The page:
Many have lamented the current state of book publishing. With independent bookstores closing in droves, publishing houses consolidating, and e-readers throwing the publishing model into chaos, it’s enough to make veterans of the business throw up their hands.
But not Molly Friedrich ’74, one of the industry’s most successful literary agents for the past 34 years. Her enthusiasm is undimmed. “It’s just so much fun!” she exclaims again and again, letting loose her trademark laugh, a low-pitched “Ha!” that is equal parts glee and self-satisfaction. “What’s exciting is being there first, being an original spotter of talent. It doesn’t ever get tired. It really doesn’t.” Calling a first-time author to say a publisher is making an offer “is as good as it gets. It’s so much fun to be part of changing a life.”
Friedrich has changed many lives in her career, as agent to some of the country’s top authors—among them blockbuster detective novelist Sue Grafton, Pulitzer Prize-winners Frank McCourt, Jane Smiley, and Elizabeth Strout, and bestselling novelists Melissa Bank and Terry McMillan—by wielding a potent mix of intelligence, charm, and determination.
“She is as savvy as can be, and really, really passionate,” says Bank, author of the 1999 short story collection The Girls’ Guide to Hunting and Fishing, which was a runaway success.
Friedrich wins over authors and editors with the same doggedness with which she landed her first job in publishing, just after graduating from Barnard, where she majored in art history. In order to pass the typing test for an internship program at Doubleday, she spent “my entire last semester at Barnard typing the OP-ED page of The New York Times.” Still, her score was dismal. She took the test three more times, and finally, she says, “I think really just for my tenacity, they said, ‘We have to let her in.’”
A few years later, Friedrich took a job working for a literary agent, in large part because she and her husband were planning to have children and she knew she could have a more flexible schedule working on that side of the business instead of a corporate publishing house. The couple had two daughters, Julia and Lucy, now 30 and 25, and then adopted daughter P-Quy, now 14, from Vietnam, and a son, Fernando, now 9, from Guatemala. After close to three decades at the Aaron M. Priest Literary Agency, she formed the Friedrich Agency in 2007, representing mainly literary and commercial adult fiction, narrative nonfiction, and memoir.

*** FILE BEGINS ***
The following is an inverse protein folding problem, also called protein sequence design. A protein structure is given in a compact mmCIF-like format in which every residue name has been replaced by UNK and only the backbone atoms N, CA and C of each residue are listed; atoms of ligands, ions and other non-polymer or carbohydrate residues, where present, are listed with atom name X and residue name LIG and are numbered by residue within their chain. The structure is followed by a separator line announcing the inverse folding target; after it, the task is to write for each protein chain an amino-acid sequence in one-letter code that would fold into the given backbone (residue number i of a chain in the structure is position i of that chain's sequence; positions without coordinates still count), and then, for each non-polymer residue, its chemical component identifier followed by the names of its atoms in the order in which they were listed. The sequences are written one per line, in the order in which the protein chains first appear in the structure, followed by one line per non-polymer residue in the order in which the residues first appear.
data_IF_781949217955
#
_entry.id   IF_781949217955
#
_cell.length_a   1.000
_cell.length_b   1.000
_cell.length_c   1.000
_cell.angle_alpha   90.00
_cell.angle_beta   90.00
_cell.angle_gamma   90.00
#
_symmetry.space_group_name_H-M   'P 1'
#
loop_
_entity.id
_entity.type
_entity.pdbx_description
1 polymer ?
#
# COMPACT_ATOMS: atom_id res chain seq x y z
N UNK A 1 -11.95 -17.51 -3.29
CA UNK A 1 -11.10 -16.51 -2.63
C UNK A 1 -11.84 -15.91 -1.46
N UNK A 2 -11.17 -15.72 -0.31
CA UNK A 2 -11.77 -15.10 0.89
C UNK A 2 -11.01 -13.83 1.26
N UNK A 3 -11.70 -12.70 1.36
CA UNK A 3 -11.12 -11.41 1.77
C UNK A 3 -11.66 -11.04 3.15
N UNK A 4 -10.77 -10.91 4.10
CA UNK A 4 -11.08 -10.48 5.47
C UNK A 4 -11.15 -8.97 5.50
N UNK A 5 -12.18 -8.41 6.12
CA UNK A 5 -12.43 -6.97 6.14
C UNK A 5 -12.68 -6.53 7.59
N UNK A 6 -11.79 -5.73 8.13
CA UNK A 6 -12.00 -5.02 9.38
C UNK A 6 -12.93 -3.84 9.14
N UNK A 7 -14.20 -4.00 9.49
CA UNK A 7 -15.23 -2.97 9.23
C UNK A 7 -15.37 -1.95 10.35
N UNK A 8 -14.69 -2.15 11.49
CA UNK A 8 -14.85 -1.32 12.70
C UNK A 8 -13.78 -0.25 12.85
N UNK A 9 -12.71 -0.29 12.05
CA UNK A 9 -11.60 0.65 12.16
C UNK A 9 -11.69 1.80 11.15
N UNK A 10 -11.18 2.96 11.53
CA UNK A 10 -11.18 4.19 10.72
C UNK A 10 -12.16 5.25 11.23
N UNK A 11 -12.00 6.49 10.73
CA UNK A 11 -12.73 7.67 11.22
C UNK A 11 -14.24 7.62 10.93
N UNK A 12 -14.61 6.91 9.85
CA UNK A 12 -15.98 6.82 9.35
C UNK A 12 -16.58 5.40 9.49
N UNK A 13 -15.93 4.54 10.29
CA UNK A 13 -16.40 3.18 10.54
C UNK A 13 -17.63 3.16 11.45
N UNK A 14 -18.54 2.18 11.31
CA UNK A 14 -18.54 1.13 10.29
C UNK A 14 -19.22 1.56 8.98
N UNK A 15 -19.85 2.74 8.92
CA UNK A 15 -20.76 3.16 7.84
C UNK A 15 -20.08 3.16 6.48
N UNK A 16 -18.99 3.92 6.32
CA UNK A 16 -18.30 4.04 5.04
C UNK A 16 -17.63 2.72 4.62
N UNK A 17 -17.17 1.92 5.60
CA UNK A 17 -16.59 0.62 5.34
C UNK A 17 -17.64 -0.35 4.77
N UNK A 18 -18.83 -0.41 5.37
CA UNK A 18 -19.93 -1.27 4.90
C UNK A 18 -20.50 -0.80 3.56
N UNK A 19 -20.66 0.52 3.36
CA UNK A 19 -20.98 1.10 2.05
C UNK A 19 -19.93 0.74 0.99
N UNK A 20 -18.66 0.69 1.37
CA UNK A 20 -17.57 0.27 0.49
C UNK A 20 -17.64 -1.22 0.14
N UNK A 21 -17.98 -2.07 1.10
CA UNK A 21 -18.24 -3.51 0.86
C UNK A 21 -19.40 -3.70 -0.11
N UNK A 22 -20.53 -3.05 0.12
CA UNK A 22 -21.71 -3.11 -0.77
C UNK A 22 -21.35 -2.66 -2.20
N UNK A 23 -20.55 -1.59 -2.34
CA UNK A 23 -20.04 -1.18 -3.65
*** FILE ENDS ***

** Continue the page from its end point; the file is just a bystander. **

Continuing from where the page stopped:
When she sits down with a manuscript, Friedrich is looking for something that “moves me intellectually, or moves my groin, or moves my heart,” she says. “And when all three of those parts of a body are moved simultaneously, forget it!”
That’s when she makes the call that every author dreams of getting. But instead of heaping praise on the writer, she lists all the ways the book needs to be revised. The author of a thriller came to her office recently for “a four-hour editorial session” where Friedrich told him “every eighth word was an unnecessary word, and it was flabby, and we had to get all the adipose tissue out of it, and we want it to be cleanedup and ready for submission” in two weeks. And the author? “He was beside himself,” she reveals.
First-time author Elena Gorokhova broke out in hives the night before meeting Friedrich, the agent she hadn’t dared to hope would take on her memoir. As Friedrich went through the manuscript and reeled off everything that needed to be fixed, Gorokhova thought, “She’s obviously going to reject it.” Friedrich gave her two weeks for revisions, and later sold the book, A Mountain of Crumbs, to Simon & Schuster. “She’s so professional and so fabulous—nurturing and at the same time efficient and tough, like a great mother who has this tremendous love but at the same time she tells you what to do and gives you direction,” avows Gorokhova.
One of the keys to finding remarkable authors, Friedrich notes, is being accessible. “When you go to a party or an event—or a cheese store—you are inclusive,” she says, “open to the universe.” That attitude can yield manuscripts from “someone who has a sister who knows a cousin who lives in another state who met me at a barbeque in 1976.”
Snooping around helps too. At a booksellers’ convention more than 20 years ago, Friedrich decided to quiz the people waiting for autographs from Grafton, then a relatively new author with a line of alphabetical mysteries, who was then signing F is for Fugitive. Friedrich discovered a throng of independent booksellers who loved Grafton, leading her to an unusual proposal. She offered Grafton’s publisher a new multi-book contract on the condition that it ship 60,000 copies (a huge leap at the time from Grafton’s previous sales history) by the pub date, she explains. The strategy worked. After G is for Gumshoe was published, Grafton never had to look back.